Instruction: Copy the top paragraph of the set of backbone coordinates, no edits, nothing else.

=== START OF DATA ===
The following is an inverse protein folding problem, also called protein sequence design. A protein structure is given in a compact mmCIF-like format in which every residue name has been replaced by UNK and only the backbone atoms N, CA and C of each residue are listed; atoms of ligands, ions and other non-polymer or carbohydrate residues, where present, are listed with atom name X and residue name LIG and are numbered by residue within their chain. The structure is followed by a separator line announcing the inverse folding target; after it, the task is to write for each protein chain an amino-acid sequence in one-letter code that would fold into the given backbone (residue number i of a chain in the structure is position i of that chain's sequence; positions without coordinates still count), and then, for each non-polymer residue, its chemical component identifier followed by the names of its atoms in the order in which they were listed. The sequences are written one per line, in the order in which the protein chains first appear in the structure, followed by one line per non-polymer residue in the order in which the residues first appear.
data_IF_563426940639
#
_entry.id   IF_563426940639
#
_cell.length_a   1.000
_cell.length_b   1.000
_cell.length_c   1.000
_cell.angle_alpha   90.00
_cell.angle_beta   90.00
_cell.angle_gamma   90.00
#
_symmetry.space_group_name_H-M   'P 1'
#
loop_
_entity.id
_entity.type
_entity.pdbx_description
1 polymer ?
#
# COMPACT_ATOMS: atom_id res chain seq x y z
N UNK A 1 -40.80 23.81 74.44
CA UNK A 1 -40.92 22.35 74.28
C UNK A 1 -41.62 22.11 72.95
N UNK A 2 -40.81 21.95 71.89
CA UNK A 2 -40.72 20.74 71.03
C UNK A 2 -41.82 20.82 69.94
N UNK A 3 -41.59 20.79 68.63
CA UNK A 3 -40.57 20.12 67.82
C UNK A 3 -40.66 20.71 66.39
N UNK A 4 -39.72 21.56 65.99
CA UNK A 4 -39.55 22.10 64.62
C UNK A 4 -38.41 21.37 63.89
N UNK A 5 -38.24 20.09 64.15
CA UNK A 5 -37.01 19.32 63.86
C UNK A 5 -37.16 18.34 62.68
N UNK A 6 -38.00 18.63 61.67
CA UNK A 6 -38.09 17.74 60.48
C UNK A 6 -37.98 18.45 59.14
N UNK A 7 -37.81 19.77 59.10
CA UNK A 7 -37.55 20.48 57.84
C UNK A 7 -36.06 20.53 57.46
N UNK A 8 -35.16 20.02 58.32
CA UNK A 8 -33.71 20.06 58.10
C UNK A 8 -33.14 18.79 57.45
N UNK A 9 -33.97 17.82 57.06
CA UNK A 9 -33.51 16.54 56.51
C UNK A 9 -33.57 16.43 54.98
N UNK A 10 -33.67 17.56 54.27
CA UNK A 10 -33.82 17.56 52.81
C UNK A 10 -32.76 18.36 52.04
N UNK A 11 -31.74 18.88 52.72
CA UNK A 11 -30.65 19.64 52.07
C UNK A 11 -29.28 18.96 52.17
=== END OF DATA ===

The following is an inverse protein folding problem, also called protein sequence design. A protein structure is given in a compact mmCIF-like format in which every residue name has been replaced by UNK and only the backbone atoms N, CA and C of each residue are listed; atoms of ligands, ions and other non-polymer or carbohydrate residues, where present, are listed with atom name X and residue name LIG and are numbered by residue within their chain. The structure is followed by a separator line announcing the inverse folding target; after it, the task is to write for each protein chain an amino-acid sequence in one-letter code that would fold into the given backbone (residue number i of a chain in the structure is position i of that chain's sequence; positions without coordinates still count), and then, for each non-polymer residue, its chemical component identifier followed by the names of its atoms in the order in which they were listed. The sequences are written one per line, in the order in which the protein chains first appear in the structure, followed by one line per non-polymer residue in the order in which the residues first appear.